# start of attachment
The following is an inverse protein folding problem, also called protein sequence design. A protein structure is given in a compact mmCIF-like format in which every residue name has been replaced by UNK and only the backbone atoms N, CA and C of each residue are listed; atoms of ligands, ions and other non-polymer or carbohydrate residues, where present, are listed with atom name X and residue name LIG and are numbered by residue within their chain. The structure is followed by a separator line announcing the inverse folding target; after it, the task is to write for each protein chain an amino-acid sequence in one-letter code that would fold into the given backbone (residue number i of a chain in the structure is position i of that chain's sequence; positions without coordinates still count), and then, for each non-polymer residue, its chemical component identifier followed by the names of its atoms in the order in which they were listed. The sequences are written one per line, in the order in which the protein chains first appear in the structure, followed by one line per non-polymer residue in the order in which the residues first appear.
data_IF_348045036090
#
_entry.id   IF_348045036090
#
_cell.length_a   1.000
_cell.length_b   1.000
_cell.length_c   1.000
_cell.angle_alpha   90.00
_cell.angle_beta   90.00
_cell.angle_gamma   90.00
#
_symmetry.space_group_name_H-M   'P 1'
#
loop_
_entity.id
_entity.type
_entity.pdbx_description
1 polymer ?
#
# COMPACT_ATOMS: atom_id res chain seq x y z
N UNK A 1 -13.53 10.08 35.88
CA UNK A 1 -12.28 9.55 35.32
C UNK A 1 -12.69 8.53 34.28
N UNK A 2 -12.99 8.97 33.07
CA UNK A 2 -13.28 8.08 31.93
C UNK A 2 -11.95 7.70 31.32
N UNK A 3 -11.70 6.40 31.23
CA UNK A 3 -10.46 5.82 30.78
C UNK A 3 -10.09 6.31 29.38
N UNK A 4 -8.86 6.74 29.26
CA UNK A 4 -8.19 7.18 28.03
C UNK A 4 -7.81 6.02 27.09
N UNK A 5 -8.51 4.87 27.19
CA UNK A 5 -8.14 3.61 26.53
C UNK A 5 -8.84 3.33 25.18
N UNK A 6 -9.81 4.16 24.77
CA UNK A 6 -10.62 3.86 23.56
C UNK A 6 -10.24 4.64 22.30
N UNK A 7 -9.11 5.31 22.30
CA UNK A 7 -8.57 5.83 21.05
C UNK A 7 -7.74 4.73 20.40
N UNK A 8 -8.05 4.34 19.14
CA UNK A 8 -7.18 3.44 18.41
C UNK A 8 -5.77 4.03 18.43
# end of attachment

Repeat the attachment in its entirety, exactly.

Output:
The following is an inverse protein folding problem, also called protein sequence design. A protein structure is given in a compact mmCIF-like format in which every residue name has been replaced by UNK and only the backbone atoms N, CA and C of each residue are listed; atoms of ligands, ions and other non-polymer or carbohydrate residues, where present, are listed with atom name X and residue name LIG and are numbered by residue within their chain. The structure is followed by a separator line announcing the inverse folding target; after it, the task is to write for each protein chain an amino-acid sequence in one-letter code that would fold into the given backbone (residue number i of a chain in the structure is position i of that chain's sequence; positions without coordinates still count), and then, for each non-polymer residue, its chemical component identifier followed by the names of its atoms in the order in which they were listed. The sequences are written one per line, in the order in which the protein chains first appear in the structure, followed by one line per non-polymer residue in the order in which the residues first appear.
data_IF_348045036090
#
_entry.id   IF_348045036090
#
_cell.length_a   1.000
_cell.length_b   1.000
_cell.length_c   1.000
_cell.angle_alpha   90.00
_cell.angle_beta   90.00
_cell.angle_gamma   90.00
#
_symmetry.space_group_name_H-M   'P 1'
#
loop_
_entity.id
_entity.type
_entity.pdbx_description
1 polymer ?
#
# COMPACT_ATOMS: atom_id res chain seq x y z
N UNK A 1 -13.53 10.08 35.88
CA UNK A 1 -12.28 9.55 35.32
C UNK A 1 -12.69 8.53 34.28
N UNK A 2 -12.99 8.97 33.07
CA UNK A 2 -13.28 8.08 31.93
C UNK A 2 -11.95 7.70 31.32
N UNK A 3 -11.70 6.40 31.23
CA UNK A 3 -10.46 5.82 30.78
C UNK A 3 -10.09 6.31 29.38
N UNK A 4 -8.86 6.74 29.26
CA UNK A 4 -8.19 7.18 28.03
C UNK A 4 -7.81 6.02 27.09
N UNK A 5 -8.51 4.87 27.19
CA UNK A 5 -8.14 3.61 26.53
C UNK A 5 -8.84 3.33 25.18
N UNK A 6 -9.81 4.16 24.77
CA UNK A 6 -10.62 3.86 23.56
C UNK A 6 -10.24 4.64 22.30
N UNK A 7 -9.11 5.31 22.30
CA UNK A 7 -8.57 5.83 21.05
C UNK A 7 -7.74 4.73 20.40
N UNK A 8 -8.05 4.34 19.14
CA UNK A 8 -7.18 3.44 18.41
C UNK A 8 -5.77 4.03 18.43